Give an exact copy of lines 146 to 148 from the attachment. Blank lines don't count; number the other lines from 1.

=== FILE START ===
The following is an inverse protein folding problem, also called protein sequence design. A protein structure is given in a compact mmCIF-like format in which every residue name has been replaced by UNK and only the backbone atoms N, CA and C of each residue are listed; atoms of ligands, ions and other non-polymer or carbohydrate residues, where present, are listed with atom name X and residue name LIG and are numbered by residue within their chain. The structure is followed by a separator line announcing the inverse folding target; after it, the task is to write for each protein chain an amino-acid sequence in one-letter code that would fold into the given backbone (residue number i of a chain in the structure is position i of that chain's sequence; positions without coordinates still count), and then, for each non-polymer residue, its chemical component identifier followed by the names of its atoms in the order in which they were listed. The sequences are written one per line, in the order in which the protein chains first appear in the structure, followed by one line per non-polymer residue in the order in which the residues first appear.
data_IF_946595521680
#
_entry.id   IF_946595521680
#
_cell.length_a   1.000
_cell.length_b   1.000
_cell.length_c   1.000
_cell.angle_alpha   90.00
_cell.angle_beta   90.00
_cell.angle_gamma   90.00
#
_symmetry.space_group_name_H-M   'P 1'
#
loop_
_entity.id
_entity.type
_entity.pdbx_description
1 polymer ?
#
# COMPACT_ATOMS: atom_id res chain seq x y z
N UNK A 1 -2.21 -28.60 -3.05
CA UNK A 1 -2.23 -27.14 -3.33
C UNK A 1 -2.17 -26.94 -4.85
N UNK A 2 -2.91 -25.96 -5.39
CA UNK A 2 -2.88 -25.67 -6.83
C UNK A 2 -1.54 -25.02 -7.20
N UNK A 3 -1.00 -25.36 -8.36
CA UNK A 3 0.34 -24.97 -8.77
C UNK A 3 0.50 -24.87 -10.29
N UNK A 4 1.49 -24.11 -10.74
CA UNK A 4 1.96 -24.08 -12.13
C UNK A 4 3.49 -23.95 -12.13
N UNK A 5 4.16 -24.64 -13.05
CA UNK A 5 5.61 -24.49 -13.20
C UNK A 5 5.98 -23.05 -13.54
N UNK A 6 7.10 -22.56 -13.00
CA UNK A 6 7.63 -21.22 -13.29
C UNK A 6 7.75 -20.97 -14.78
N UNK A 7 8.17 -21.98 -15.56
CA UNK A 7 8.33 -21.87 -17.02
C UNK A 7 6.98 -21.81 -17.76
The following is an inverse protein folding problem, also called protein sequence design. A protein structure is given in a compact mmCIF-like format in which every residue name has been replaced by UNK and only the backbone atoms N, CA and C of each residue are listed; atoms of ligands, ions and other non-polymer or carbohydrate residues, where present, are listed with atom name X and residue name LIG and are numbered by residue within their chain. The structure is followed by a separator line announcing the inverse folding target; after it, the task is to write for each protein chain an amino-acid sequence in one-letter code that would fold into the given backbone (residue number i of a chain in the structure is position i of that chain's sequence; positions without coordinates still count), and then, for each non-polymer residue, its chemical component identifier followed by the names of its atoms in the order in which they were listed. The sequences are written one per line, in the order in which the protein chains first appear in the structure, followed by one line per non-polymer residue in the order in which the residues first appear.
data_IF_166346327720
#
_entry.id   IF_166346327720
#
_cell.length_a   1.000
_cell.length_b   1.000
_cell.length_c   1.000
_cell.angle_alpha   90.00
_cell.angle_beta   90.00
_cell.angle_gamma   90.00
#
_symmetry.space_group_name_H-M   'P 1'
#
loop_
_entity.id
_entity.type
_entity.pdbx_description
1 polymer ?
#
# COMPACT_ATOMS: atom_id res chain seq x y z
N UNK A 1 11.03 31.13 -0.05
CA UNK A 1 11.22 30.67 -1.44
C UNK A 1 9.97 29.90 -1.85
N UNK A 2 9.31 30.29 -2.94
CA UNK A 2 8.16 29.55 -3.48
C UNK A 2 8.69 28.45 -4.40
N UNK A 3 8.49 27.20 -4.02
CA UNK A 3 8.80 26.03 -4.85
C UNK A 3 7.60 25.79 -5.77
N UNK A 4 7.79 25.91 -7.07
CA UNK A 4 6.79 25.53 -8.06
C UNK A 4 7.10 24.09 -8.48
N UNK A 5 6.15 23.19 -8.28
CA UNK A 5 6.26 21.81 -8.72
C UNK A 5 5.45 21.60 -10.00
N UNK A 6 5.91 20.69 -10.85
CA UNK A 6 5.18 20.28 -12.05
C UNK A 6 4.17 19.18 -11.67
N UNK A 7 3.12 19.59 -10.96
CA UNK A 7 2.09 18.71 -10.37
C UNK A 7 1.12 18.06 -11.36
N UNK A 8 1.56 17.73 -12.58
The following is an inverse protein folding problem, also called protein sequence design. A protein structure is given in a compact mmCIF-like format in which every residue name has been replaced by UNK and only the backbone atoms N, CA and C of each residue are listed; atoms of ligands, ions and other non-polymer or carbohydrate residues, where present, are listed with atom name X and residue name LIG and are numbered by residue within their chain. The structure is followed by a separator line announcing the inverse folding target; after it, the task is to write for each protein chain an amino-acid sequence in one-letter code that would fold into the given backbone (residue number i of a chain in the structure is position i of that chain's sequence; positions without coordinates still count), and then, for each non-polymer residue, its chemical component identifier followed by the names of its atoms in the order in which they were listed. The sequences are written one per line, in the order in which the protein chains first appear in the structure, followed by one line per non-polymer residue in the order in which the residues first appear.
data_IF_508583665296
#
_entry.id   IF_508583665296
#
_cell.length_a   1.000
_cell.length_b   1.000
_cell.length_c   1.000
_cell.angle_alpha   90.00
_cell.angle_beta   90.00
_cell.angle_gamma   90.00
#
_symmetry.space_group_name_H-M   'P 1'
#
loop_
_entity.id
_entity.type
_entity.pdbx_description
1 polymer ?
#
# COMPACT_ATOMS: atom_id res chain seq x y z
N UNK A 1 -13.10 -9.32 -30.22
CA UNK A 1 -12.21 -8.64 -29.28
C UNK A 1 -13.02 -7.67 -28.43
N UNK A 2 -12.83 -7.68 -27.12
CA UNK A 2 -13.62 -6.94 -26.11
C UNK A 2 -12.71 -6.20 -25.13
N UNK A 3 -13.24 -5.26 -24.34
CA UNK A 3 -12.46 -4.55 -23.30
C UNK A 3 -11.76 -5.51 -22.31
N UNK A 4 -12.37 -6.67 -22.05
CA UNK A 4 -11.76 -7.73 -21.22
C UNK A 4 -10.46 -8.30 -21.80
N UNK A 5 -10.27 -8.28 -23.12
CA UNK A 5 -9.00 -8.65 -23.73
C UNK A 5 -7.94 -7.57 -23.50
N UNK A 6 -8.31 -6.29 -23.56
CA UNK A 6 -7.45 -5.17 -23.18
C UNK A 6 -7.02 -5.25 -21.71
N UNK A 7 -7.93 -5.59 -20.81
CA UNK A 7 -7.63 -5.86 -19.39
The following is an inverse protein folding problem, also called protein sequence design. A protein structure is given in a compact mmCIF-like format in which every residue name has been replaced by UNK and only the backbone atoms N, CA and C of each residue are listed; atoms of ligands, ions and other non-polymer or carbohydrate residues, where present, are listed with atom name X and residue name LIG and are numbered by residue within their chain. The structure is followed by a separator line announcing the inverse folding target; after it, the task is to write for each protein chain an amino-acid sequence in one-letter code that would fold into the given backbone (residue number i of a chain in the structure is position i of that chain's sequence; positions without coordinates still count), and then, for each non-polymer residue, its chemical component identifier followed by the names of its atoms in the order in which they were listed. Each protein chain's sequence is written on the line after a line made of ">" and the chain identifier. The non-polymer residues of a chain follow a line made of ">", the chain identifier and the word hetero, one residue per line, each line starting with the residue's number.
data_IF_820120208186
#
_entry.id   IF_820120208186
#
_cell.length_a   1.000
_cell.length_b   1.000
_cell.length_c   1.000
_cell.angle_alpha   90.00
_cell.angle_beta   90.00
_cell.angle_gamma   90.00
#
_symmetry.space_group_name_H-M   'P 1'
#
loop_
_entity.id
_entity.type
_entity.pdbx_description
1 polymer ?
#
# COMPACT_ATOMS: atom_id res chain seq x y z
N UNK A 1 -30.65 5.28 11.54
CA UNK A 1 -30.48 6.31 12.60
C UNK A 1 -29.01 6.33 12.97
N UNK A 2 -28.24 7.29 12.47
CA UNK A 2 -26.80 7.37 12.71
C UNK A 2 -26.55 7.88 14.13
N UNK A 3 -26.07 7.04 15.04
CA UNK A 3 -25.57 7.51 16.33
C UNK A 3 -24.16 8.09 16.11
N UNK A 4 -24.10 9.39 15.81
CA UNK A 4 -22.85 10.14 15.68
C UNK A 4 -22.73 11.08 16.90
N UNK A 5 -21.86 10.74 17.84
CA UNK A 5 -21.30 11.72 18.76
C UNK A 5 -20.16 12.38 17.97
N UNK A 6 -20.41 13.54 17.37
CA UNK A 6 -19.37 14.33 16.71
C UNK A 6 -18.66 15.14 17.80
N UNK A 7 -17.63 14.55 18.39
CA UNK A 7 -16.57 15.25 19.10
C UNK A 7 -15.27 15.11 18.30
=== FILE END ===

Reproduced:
#
# COMPACT_ATOMS: atom_id res chain seq x y z
N UNK A 1 -30.65 5.28 11.54